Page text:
Craters and Depression
Depression feels subterranean, like I’m in the belly of a beast and I can’t get out.
I found just the right conditions, surrounded by the beauty of the landscape that was shaped by a 6,000 year old crater, for me to explore the beauty and gifts of depression.
Depression’s job is to slow us down. I tend to fight it by wanting to push through and find my motivation. I was reminded on my hike to the crater that depression’s work is to motivate us to curl up in a cave where we are protected from threats to heal. If you’ve ever had a cold, you’ve experienced depression doing its job. It zaps our energy, slows us down and forces us to take care of ourselves.
Yet, I resist this call to slow down and have missed opportunities to take care of myself and to fill myself up with things that nourish me.
When depression comes and zaps our energy it is alright to slow down and not have an upbeat, positive attitude. Depression can help us reconnect to our center and make shifts that help breath new life into our hearts and souls. It can also set the stage to discover creative ways to nourish ourselves.
I thought as I walked.
Are there things I can do to set up a healing environment when depression is talking to me?
What am I doing that honors this slow energy and helps me create an environment where healing can take place?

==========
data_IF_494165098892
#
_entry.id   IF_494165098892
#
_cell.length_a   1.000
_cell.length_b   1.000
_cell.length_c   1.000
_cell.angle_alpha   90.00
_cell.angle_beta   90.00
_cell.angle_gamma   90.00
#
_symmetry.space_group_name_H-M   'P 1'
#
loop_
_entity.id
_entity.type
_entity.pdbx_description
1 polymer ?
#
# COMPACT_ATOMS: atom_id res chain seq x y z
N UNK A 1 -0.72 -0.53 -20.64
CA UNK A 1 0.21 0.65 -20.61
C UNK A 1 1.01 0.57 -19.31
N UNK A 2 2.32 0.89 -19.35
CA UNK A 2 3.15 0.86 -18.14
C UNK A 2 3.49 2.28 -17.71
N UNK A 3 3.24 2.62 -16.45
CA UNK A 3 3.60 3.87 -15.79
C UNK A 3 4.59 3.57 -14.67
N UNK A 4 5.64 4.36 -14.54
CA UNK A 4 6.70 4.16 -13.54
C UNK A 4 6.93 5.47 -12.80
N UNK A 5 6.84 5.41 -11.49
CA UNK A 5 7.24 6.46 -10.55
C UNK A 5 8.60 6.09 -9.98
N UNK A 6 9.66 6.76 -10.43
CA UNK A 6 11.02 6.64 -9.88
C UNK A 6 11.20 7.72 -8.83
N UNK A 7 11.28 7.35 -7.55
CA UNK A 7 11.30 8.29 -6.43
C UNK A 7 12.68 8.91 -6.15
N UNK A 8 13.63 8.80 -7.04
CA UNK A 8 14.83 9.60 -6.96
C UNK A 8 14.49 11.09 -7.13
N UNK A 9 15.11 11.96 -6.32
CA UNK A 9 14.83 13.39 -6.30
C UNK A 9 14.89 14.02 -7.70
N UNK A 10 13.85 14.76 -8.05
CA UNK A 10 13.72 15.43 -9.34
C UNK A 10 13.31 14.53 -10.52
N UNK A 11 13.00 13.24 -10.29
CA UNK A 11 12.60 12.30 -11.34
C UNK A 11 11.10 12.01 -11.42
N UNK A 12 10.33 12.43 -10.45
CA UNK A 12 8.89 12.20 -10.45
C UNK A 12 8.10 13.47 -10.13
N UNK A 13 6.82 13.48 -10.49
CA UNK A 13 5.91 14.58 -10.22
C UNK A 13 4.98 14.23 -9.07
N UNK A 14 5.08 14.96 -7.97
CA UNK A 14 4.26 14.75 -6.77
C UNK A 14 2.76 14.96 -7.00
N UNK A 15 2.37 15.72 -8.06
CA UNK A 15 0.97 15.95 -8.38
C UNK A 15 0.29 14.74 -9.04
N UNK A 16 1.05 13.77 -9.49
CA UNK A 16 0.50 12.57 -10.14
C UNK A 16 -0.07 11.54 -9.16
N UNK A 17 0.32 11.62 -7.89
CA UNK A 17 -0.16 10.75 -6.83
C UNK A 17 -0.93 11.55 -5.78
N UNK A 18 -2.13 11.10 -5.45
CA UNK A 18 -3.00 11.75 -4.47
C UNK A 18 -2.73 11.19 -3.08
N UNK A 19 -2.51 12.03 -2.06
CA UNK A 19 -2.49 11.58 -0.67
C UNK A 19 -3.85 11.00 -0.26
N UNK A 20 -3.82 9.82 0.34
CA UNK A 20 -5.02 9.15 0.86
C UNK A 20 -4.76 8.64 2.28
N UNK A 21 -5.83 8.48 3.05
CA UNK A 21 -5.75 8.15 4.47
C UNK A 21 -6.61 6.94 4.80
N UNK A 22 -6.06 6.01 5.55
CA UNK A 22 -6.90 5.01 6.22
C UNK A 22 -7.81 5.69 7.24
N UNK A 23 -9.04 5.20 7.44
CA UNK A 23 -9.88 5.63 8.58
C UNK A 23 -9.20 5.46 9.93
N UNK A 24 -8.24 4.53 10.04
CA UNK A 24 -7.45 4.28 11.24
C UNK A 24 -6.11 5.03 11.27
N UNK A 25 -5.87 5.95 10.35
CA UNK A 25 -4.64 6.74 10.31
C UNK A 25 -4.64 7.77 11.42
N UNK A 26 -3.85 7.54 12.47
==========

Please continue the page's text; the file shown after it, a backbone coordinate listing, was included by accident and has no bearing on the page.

What will I take with me to nourish myself as I engage with the tension of changing circumstances, situations, and behaviors?
How can I treat myself tenderly as I let go of things that are not going to work anymore and what am I going to welcome in?
A somatic exercise I tried out was to simply stretch my arms and feel the sensation of tension. It reminded me that sensations of tension are normal when I’m pursuing something new. Then I focused on the question for depression,
where has my energy gone? why was it sent?
Sending you warm wishes from the Belly of the Beast
PS: If you are cycling with any emotion, like depression, please consider receiving a Dynamic Emotional Integration® Consultation. It is one hour, and together we look at a the emotions that are present in situations in your life.
In Dynamic Emotional Integration® we work with situational depression. People can experience it when:
having relationship or marital problems, such as fighting or divorce.
situational changes, such as retirement, going away to school, having a baby, or becoming an empty nester, happen
experiencing negative financial situation, such as money problems or losing a job